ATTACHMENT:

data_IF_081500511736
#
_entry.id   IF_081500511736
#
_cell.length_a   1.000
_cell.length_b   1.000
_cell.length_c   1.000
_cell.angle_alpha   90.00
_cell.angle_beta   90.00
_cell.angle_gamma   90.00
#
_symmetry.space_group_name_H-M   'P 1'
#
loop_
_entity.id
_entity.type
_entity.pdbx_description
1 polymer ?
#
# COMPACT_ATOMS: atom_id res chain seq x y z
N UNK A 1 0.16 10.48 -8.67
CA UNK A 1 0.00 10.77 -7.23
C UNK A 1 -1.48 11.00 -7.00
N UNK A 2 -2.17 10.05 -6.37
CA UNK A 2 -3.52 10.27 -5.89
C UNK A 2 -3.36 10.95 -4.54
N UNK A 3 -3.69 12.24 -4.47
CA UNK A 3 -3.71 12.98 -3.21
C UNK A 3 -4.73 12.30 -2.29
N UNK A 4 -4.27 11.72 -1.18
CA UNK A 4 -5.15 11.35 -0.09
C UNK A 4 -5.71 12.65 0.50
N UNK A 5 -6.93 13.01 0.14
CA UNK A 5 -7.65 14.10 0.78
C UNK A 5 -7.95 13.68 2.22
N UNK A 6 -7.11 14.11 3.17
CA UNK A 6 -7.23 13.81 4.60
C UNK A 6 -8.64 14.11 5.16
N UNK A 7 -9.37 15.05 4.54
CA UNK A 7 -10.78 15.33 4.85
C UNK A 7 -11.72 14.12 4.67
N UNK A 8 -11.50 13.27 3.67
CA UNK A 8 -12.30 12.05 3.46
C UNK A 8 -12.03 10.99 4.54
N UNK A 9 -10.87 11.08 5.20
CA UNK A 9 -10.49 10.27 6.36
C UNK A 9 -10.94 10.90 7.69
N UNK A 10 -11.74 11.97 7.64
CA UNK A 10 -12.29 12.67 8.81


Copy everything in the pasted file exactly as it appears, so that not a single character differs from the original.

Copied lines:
data_IF_081500511736
#
_entry.id   IF_081500511736
#
_cell.length_a   1.000
_cell.length_b   1.000
_cell.length_c   1.000
_cell.angle_alpha   90.00
_cell.angle_beta   90.00
_cell.angle_gamma   90.00
#
_symmetry.space_group_name_H-M   'P 1'
#
loop_
_entity.id
_entity.type
_entity.pdbx_description
1 polymer ?
#
# COMPACT_ATOMS: atom_id res chain seq x y z
N UNK A 1 0.16 10.48 -8.67
CA UNK A 1 0.00 10.77 -7.23
C UNK A 1 -1.48 11.00 -7.00
N UNK A 2 -2.17 10.05 -6.37
CA UNK A 2 -3.52 10.27 -5.89
C UNK A 2 -3.36 10.95 -4.54
N UNK A 3 -3.69 12.24 -4.47
CA UNK A 3 -3.71 12.98 -3.21
C UNK A 3 -4.73 12.30 -2.29
N UNK A 4 -4.27 11.72 -1.18
CA UNK A 4 -5.15 11.35 -0.09
C UNK A 4 -5.71 12.65 0.50
N UNK A 5 -6.93 13.01 0.14
CA UNK A 5 -7.65 14.10 0.78
C UNK A 5 -7.95 13.68 2.22
N UNK A 6 -7.11 14.11 3.17
CA UNK A 6 -7.23 13.81 4.60
C UNK A 6 -8.64 14.11 5.16
N UNK A 7 -9.37 15.05 4.54
CA UNK A 7 -10.78 15.33 4.85
C UNK A 7 -11.72 14.12 4.67
N UNK A 8 -11.50 13.27 3.67
CA UNK A 8 -12.30 12.05 3.46
C UNK A 8 -12.03 10.99 4.54
N UNK A 9 -10.87 11.08 5.20
CA UNK A 9 -10.49 10.27 6.36
C UNK A 9 -10.94 10.90 7.69
N UNK A 10 -11.74 11.97 7.64
CA UNK A 10 -12.29 12.67 8.81